What Would Happen If Truck Drivers Went on Strike?
Running a trucking company is rewarding, but challenging. If the entire BYX team decided to call it quits and sell ice cream on the beach in the Bahamas, however, our customers would be less than thrilled. Just one trucking company hitting the breaks would be enough to slow down the daily operations of dozens of businesses. Imagine if truck drivers went on strike nationwide.
Life as we know it would grind to a halt. To appreciate how important the logistics industry is to our economy, let’s look at the timeline.
If truck drivers went on strike, problems would start within 24 hours
Once truck drivers quit, it wouldn’t take long to start noticing the effects. Within one day, gas shortages would start. The most popular fuel stations need gas deliveries multiple times a day. They’d run out in just a few hours, leading to traffic-stopping lines at any station still stocked.
Hospitals, nursing homes, and any other facilities that rely on medical supplies to function would be in immediate trouble. Although they’ve likely prepared for emergencies, they would still have to resort to extreme measures to conserve their remaining supplies. Syringes, catheters, and other products needed to save lives would be reserved for those in critical care.
The manufacturing industry would also fly into a panic. Many manufacturers, like those in the tech industry, produce goods at the last minute to avoid making more than they can sell. Without any reserves to fall back on, they wouldn’t be able to continue production for long.
After just a day, problems would escalate
Gas shortages would get even worse after 24 hours. The prices would skyrocket and become unaffordable for most. Without food deliveries, grocery stores would begin running out of staple items. Food shortages would begin, as would hoarding behavior.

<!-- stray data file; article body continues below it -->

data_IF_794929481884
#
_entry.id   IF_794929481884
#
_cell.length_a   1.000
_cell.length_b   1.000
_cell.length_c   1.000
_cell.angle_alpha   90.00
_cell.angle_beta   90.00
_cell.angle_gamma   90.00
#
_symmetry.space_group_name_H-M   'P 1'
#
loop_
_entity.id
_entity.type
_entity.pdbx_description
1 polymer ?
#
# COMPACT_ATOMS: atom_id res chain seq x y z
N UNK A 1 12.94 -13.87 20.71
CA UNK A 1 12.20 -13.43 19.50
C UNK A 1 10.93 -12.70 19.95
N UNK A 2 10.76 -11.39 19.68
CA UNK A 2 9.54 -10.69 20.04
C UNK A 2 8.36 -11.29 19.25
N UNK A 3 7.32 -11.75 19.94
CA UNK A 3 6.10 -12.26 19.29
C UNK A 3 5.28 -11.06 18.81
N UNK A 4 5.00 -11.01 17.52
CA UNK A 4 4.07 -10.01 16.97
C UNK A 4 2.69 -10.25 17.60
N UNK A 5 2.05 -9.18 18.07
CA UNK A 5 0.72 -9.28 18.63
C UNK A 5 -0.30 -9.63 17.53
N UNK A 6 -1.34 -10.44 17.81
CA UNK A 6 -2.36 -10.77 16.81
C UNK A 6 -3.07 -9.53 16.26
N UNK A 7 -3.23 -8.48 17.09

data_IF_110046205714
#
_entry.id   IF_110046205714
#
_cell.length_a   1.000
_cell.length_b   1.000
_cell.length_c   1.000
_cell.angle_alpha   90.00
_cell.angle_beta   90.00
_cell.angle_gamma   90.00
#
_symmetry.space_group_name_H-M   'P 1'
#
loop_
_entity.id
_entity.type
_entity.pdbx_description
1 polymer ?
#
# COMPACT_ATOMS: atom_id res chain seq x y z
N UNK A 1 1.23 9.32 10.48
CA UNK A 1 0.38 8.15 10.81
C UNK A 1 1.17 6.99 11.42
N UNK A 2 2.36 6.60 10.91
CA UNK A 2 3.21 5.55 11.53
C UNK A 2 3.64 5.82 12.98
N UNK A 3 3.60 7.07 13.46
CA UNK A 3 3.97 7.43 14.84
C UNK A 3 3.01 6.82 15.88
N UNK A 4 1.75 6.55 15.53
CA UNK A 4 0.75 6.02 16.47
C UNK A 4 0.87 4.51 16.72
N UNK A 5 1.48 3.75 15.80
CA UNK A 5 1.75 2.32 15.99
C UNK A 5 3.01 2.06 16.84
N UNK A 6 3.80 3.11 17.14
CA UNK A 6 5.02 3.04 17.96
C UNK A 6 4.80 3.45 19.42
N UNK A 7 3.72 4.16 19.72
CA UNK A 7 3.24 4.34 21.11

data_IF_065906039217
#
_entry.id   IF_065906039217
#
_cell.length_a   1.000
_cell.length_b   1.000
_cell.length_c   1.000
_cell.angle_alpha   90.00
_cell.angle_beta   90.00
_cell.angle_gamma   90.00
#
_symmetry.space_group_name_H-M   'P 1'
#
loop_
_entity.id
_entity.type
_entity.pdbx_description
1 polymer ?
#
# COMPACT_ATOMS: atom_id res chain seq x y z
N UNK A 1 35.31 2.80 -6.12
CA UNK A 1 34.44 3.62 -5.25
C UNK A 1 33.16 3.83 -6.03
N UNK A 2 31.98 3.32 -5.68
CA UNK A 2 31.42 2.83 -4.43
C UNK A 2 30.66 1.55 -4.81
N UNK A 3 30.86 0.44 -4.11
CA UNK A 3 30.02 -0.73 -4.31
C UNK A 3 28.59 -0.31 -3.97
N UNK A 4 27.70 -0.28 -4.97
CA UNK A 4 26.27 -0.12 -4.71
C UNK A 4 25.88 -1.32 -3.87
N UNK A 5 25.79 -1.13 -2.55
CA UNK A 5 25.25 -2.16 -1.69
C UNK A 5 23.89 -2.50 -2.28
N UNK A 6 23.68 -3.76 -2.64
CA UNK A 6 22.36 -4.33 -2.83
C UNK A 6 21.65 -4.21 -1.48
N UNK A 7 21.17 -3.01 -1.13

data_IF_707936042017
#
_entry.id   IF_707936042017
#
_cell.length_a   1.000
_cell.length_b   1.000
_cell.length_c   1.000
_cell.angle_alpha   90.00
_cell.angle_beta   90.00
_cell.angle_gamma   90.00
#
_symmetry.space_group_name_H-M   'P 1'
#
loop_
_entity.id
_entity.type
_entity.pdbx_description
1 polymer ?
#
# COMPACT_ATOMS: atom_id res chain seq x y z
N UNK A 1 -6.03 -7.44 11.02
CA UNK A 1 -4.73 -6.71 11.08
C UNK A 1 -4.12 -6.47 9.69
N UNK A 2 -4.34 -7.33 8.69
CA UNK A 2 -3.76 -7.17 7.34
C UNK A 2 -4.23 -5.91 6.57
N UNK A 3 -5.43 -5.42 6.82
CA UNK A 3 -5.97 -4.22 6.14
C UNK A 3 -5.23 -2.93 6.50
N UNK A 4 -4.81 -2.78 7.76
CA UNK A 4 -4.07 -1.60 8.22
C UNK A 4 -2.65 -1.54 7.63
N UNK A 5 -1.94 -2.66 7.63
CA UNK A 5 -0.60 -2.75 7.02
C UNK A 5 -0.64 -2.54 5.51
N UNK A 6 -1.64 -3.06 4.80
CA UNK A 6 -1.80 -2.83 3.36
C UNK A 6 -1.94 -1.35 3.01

It would be similar to the toilet paper fiasco during the 2020 pandemic, only with milk and eggs. Companies would be forced to cease operations, and panic over potential layoffs would ensue.
By day three, gas would be impossible to find
Since gas stations would be completely out of fuel, no one would be able to get to work. Commerce would stop almost completely. ATMs and banks would run out of cash. If trash truck drivers went on strike too, trash would already start piling up in cities and suburbs alike. Waste products can spread infectious diseases, so widespread illness would become likely.
Mass panic would hit in just a week
After a week, railways, planes, and container ships would cease operations. At grocery stores, the shelves would be bare. Bottled water and other essential goods would be gone, and parents in need of baby formula would face dire circumstances.
Speaking of dire, with no gas, it wouldn’t just be passenger vehicles that would be stuck in park. Ambulances, fire trucks, and police cars would be grounded, too. Dialing 911 would become useless. Hospitals would also begin running out of those essentials we mentioned earlier, and oxygen reserves as well. Clean water would become a concern, as tap water supply would begin to run dry.
A month after truck drivers went on strike, society would crumble
Without fresh water, people would have to choose between dehydration and drinking potentially contaminated water. Gastrointestinal illnesses would proliferate, but our healthcare system wouldn’t be able to help much. Essentially, we’d have regressed to desperate survival methods. Bear Grylls might do alright, but the rest of us? RV camping did not prepare us for an apocalypse.
While having an emergency kit is a great idea, there’s no reason to panic about a truck driver strike. We sharing this to give you appreciation, not anxiety. Truck drivers make the world go round, and we’re so grateful for their hard work. Learn more about what it’s like working in logistics, and reach out if you’re interested in working for BYX.
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